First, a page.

p. 243

CHAPTER X.

Other characteristics of the philosophy of ages of faith-Its humilityDanger of intellectual pride then estimated-The humble, docile spirit of the scholastic philosophers—Their humility in speculation, in regard to religion, to language-Change in the manners of the learned on the rise of the new opinions-Humility of the Catholic philosophers in submitting their writings to the holy see-Its practical character--Practice recognized as the source of knowledge—Practicability of the Catholic philosophy-Its clearness and communicability-All men could receive it-Error of the unintelligible philosophy-The imaginative and poetic character of the philosophy of the middle ages an indication of its truthArguments of the schoolmen to show the relation of the senses to intelligence-Mistake of modern writings in stating that theirs was merely imaginative-Its Catholicity-How heresy is opposed to philosophy, Unity of the church and of its philosophy-How it was Catholic in principles— Mystics and scholastics not antagonists—Catholic truth oneConsequent advantage to the intellect-Force of Catholic truth; its grandeur, its generous and ennobling influence, its warmth and expansiveness

p. 276

CHAPTER XI.

How the clean of heart more immediately saw God first in creatures The study of nature in ancient times—In ages of faith-Not confined to scientific pursuits-Vanity recognized of mere human science-How far the sciences were cultivated in the middle ages-In what spirit they were pursued-Change of sentiment in this regard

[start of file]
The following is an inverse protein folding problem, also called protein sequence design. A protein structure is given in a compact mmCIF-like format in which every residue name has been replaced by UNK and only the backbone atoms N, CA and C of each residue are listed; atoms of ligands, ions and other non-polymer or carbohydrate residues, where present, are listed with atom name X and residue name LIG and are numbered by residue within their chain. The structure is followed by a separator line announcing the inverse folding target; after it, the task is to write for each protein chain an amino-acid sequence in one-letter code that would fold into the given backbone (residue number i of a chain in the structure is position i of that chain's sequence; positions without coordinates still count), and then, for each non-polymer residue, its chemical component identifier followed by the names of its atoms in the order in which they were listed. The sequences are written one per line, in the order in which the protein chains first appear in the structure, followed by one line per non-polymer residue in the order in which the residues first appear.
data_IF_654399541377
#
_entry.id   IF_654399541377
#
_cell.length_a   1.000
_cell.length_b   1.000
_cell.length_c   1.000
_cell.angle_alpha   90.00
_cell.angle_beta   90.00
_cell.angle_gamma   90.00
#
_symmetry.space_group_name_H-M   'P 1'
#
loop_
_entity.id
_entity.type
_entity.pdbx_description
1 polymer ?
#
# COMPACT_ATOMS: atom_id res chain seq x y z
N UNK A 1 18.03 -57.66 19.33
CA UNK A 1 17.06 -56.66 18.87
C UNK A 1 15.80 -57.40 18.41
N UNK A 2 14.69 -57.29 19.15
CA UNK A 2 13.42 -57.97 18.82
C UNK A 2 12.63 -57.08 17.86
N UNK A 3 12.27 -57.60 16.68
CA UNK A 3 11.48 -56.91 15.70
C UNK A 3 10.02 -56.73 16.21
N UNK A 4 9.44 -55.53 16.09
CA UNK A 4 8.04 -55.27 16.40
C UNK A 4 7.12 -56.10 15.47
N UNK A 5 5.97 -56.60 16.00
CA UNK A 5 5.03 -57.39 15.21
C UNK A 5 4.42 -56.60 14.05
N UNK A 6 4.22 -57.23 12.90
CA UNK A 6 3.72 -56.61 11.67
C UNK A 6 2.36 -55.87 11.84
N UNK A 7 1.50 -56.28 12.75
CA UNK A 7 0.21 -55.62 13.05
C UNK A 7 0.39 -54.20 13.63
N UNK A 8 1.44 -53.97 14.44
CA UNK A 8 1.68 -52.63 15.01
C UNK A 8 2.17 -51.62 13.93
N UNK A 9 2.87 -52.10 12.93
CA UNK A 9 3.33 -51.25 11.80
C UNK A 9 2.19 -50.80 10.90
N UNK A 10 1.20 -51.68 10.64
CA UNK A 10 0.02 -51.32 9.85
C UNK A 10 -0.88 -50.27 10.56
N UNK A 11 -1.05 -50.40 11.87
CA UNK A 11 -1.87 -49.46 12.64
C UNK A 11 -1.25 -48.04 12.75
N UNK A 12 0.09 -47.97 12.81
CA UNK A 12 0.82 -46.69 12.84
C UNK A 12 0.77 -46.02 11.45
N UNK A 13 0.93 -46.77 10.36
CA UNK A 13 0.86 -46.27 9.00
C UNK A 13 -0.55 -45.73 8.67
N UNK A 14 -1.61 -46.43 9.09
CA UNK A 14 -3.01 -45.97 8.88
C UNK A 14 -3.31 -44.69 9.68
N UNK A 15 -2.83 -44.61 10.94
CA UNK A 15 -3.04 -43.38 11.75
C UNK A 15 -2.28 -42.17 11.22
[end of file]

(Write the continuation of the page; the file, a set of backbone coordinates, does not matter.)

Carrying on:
P. 360

CHAPTER XII.

How the clean of heart saw God in history, in miraculous operationsPiety, humility, and Catholicity obliged them to recognize the divine agency-Its unlimited power-The universality of its manifestations Miracles considered historically, philosophically-Objections refuted

P. 395

CHAPTER XIII.

How the impure sought to behold their God—A Supreme BeingAnalogous to their internal state-Origin of demoniac mysticism-Faith and superstition the two great rivals-Contest of the church with the latter, under the form of idolatry-Contest continued through the middle ages with sorcery and old errors in a new form—What is to be thought respecting the arts condemned by the church-Magic and demoniac mysticism considered-Historically-Philosophically-Books of magicians alone would justify the zeal of the church against all such arts-Defence of the ancient Catholic society from the charge of superstitionOrigin and termination of the ordeals-Abuse of religious practices exposed and prohibited-Error of the moderns in classing some ancient convictions among superstitions-Delusion here also distinguished from truth-Visions